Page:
- Case Studies
“I Want to Rank for My Competitor’s Name (and Other Keywords I Can’t Put on My Website)”
One of our clients helps businesses expand to emerging markets and developing worlds. The client prefers not to use the phrase “third world” on their website or in relation to their brand, but they recognize that many people still search the phrase when looking for their services. The challenge they posed to Blue Corona’s SEO specialists was simple in nature: could they rank for keyword phrases using that term without using it anywhere on their website?
Here’s another scenario that every company can probably relate to—wanting to rank for your competitors’ brand names. If a local bottled water company wanted to rank for a keyword like “office water delivery Maryland,” we’d recommend they create a landing page on their website devoted to information about their office water delivery services and service area. After all, one of the keys to ranking in Google is content relevance.
But if that local bottled water factory wanted to rank for a keyword like “Deer Park water delivery,” we probably wouldn’t recommend they make a page on their site dedicated to their competitor. No point in pushing hard-earned traffic to even consider a competitor, right?
Let’s try one last example that’s not so relevant – but we’re pretty sure you’ll find amusing (or at least as amusing as a blog about SEO gets). One of our clients is a plastic surgeon whose specialty just so happens to be breast augmentation. People looking for a breast augmentation may search a number of different keywords—breast augmentation, plastic surgeon, boob job, etc. Can you guess which one of those terms we didn’t want to plaster all over the client’s website?
So the point of this blog goes back to the original question — what can you do if you want to rank for a term that you can’t (or don’t want to) put on your website?
Can You Rank for a Term without Putting It in Your Body Copy or Meta Data?
The short, direct answer is no. The search engines will see the absence of that term as a potential negative for user experience for that query. It’s tough to get a page to rank for a term that’s not on the page anywhere, and hiding it in the meta data doesn’t work either (title tags and meta descriptions, for instance, show in the search engine results pages). There used to be an element called meta keywords for exactly this purpose, but then people realized they could stuff things like “cheap pharmaceuticals,” “payday loans,” “personal injury lawyer,” etc. in there and game the system for valuable keywords. That element has ceased to be a ranking factor as a result.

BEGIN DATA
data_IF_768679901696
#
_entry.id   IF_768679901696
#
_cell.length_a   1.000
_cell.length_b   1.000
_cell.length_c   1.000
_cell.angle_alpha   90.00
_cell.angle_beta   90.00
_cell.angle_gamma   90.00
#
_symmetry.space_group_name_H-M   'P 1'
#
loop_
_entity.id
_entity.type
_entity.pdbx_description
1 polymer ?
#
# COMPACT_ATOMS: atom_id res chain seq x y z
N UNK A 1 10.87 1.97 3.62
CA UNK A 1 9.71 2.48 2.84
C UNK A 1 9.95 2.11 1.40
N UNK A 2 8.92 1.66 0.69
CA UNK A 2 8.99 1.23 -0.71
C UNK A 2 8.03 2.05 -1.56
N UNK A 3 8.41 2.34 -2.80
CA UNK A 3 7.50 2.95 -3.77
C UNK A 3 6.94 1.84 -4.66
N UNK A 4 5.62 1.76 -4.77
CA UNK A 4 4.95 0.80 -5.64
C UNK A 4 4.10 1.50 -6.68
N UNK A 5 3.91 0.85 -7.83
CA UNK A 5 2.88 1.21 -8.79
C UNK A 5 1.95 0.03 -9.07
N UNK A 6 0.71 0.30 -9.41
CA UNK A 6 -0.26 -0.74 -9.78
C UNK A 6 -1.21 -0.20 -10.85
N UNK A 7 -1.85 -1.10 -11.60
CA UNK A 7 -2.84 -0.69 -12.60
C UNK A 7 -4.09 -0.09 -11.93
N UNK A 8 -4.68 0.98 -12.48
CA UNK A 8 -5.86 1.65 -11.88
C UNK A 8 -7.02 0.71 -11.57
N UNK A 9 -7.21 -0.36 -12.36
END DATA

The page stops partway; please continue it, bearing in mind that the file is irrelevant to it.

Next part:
“Semantic Search” and “Co-Citations” Can Help
So the short answer is no but the longer answer is… sort of. Two things come into play.
First, the search engines are starting to understand that different words and phrases mean similar things. So when the search engines review their index and identify the best results for a user query, they can look under related terms if it makes sense.
On a simple scale, this would be like somebody searching for the keyword “TV” and being returned results optimized for TV and/or for television. This isn’t simply for acronyms though – anything that shows a high frequency of text correlation within their index can have that effect.
Second, anchor text of external links coming into your site can positively affect your ability to rank for words that aren’t even on your site. For instance, Blue Corona doesn’t often use the acronym “SEM” (search engine marketing), instead preferring to use “SEO,” “PPC,” and other more specific terms. But if everybody started linking back to us as “Blue Corona, an Inc. 500-5000 SEM company” Google would then need to consider our site as being about SEM because everybody else says our site is about SEM, even though we don’t push it ourselves. On an unrelated note, this concept is a not-so-small reason that black hat link building used to be so incredibly effective and also why poorly executed black hat strategies are so easy for Google to pick off now.
This concept can even work for unlinked text – if people consistently describe in text that our client from above works on projects in the third world, Google can associate the two and consider serving up your content accordingly. This is called co-citation – it’s an oft-debated element of SEO, but, as stated, it is supposedly a ranking factor.
Neither of those is particularly direct, but it’s certainly possible to gain visibility for a term without using it onsite. It’s just a lot more difficult and relies on external factors.
About The Author: Zack is a technical consultant and data analyst in Blue Corona’s Maryland office. So yes, that does mean he’s amazing at fantasy football, fantasy basketball, fantasy baseball, fantasy hockey…
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